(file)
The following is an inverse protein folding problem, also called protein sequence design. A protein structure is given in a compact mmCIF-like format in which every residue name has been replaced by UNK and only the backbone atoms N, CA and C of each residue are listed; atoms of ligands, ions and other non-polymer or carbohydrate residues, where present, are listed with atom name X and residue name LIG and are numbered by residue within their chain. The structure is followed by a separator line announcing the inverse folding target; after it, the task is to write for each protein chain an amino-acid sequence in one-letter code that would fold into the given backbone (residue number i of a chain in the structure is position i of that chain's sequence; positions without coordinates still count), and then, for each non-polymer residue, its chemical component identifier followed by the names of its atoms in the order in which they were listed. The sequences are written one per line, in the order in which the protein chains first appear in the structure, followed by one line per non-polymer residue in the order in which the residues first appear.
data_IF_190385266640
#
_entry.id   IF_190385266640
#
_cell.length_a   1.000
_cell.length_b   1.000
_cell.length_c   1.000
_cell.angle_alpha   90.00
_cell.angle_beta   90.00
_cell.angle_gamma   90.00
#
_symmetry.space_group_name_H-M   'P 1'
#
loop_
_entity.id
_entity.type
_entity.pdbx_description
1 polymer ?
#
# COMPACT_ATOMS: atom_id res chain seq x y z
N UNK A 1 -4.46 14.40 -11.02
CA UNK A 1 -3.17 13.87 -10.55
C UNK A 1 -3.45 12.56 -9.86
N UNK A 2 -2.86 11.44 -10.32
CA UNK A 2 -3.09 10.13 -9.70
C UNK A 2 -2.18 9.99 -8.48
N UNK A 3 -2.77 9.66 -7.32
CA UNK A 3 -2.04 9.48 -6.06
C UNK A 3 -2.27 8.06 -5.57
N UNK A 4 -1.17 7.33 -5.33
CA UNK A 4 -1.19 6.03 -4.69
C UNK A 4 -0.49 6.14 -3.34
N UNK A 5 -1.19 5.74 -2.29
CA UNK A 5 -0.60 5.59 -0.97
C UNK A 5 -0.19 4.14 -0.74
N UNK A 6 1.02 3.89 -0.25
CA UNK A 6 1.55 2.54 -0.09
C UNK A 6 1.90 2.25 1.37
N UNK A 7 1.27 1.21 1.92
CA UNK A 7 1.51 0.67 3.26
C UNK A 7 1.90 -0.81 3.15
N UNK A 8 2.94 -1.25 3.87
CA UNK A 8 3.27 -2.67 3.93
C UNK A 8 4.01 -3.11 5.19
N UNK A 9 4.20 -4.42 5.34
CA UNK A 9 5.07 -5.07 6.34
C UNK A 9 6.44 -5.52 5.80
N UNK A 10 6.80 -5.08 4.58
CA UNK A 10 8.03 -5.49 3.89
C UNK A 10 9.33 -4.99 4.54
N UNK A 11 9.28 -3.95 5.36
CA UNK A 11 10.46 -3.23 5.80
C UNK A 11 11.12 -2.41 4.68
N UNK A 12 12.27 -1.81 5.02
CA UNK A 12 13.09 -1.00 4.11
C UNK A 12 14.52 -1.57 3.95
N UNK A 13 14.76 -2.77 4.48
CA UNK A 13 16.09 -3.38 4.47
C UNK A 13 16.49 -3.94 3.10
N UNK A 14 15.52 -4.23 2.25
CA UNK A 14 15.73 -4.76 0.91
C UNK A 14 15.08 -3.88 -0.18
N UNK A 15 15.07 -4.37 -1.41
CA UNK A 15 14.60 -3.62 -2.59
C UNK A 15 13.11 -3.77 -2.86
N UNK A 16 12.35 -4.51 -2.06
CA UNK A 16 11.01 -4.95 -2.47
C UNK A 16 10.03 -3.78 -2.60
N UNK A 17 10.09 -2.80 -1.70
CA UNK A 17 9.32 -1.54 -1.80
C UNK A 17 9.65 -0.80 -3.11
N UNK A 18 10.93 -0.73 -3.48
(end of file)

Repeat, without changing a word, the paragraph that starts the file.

The following is an inverse protein folding problem, also called protein sequence design. A protein structure is given in a compact mmCIF-like format in which every residue name has been replaced by UNK and only the backbone atoms N, CA and C of each residue are listed; atoms of ligands, ions and other non-polymer or carbohydrate residues, where present, are listed with atom name X and residue name LIG and are numbered by residue within their chain. The structure is followed by a separator line announcing the inverse folding target; after it, the task is to write for each protein chain an amino-acid sequence in one-letter code that would fold into the given backbone (residue number i of a chain in the structure is position i of that chain's sequence; positions without coordinates still count), and then, for each non-polymer residue, its chemical component identifier followed by the names of its atoms in the order in which they were listed. The sequences are written one per line, in the order in which the protein chains first appear in the structure, followed by one line per non-polymer residue in the order in which the residues first appear.